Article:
The moral of the story: give people what they need to work and then get out of the way. If something is missing, you’re in the way in the same way that a hole is in the way.
You suggest that leaders should ask for help. Can you unpack the significance and implication of that act?
As Pearl Rock Kane once wrote, the “John Wayne” school of leadership is no longer an option in most organizations. All leaders have blind spots, different cognitive biases. Asking for help is one way to ensure that the natural way your mind works doesn’t actually cause problems for you as you progress as a leader.
Modeling asking for and accepting help is something people need to see. Leading does not mean knowing all the answers, but instead creating a space for the leader and those being led to uncover or discover them. Two brains are better than one if those two brains can learn how to function well together.
Can you explain the significance of having “one foot out the door?”
If you rely on a particular technology or platform too much, you put too much weight on it. When it changes, you’re shocked. You fall over because you were leaning on it too heavily. As a leader, you are responsible for the direction — i.e., the leanings — of your team. Lightness is best. You should adapt tools to solve problems or to extend capability. If you forget the solving or the capability because you’re thinking so much about the tool, then you almost deserve to fall on your butt when the tool breaks. We’re not talking about being disloyal to providers or companies. But companies come and go. Technologies come and go. Solutions sometimes wear out. Having one foot out the door just means that your enterprise won’t be compromised as products cycle. People will quickly grasp the need for a transition and be ready and willing to do what is needed to adapt.
What’s your next book?
A little background first. We prefer to work on more than one side project at a time because, by definition, side projects are supposed to be energizing and joyful — like tinkering with a toy train or playing music in the garage. When we feel like going “into the garage,” we grab for a project to which we are drawn at the moment. Sometimes we both focus on the same project, and sometimes we don’t. The beauty of collaborative side projects is that you double your energy and attention span. If Reshan wants to work on one project, he might carry the ball on that project for a few weeks and then turn to something else. Steve, meanwhile, might be interested in a third project, work on it a few weekends in a row, and then lose interest for a while. Our Evernote and email settings automatically update us about the work that the other is doing, and this is how we keep so many projects slowly simmering. Little by little, things add up until they turn into something we can ship.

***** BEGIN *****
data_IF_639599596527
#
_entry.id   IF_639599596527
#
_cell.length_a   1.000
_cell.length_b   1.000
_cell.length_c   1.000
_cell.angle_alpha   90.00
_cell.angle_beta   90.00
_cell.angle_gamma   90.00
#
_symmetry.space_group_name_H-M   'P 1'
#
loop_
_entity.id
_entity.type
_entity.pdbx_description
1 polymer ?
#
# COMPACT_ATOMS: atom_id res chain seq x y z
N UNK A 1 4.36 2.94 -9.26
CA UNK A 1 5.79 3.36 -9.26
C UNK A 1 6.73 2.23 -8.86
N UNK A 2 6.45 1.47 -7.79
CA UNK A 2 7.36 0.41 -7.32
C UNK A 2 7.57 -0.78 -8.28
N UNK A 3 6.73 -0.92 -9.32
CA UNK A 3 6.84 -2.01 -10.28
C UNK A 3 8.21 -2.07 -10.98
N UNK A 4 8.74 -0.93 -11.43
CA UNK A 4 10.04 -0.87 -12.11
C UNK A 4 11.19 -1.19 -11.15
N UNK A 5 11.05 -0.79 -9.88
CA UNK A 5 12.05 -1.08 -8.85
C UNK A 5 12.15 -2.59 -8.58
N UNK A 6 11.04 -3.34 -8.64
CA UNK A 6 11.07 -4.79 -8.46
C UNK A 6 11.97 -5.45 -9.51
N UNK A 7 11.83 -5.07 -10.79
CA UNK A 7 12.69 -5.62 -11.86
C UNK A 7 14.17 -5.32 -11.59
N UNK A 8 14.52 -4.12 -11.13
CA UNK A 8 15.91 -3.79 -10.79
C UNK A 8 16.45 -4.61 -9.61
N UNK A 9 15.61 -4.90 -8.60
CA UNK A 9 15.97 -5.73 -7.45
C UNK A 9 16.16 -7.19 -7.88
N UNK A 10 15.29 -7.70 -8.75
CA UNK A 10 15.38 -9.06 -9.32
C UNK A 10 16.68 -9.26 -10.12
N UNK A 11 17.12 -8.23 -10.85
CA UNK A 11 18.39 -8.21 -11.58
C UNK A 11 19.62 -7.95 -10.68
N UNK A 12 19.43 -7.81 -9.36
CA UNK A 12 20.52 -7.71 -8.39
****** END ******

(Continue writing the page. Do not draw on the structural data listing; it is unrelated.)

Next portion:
So here’s what might ship over the next year or two:
1) A mirror text of Leading Online, wherein we have been stitching together texts produced by 100+ authors who have joined us in conference rooms and classrooms during various presentations. This will be called Leading Online 1.5.
2) A second edition of Leading Online that is more than just an update or new version. We have brand new chapters that we have been writing using our jury-rigged collaborative system. We have also learned a lot from “touring” the book. People have argued with us or confirmed our ideas. Others have offered new examples of online leadership.
3) We’re also working on ideas that go way beyond the book. Earlier we mentioned that we wanted to “perform” the ideas we were trying to articulate. With a little luck and a lot of hard work, we will flip that script a little bit, helping our readers better perform the ideas in the book. To that end, we are in the early stages of developing a collaborative software product (based on our collaborative system) and perhaps forming a company to be an umbrella, and systematic launchpad, for our ideas.
Thanks again to Stephen and Reshan and if you have a question please ask it in the comments section below.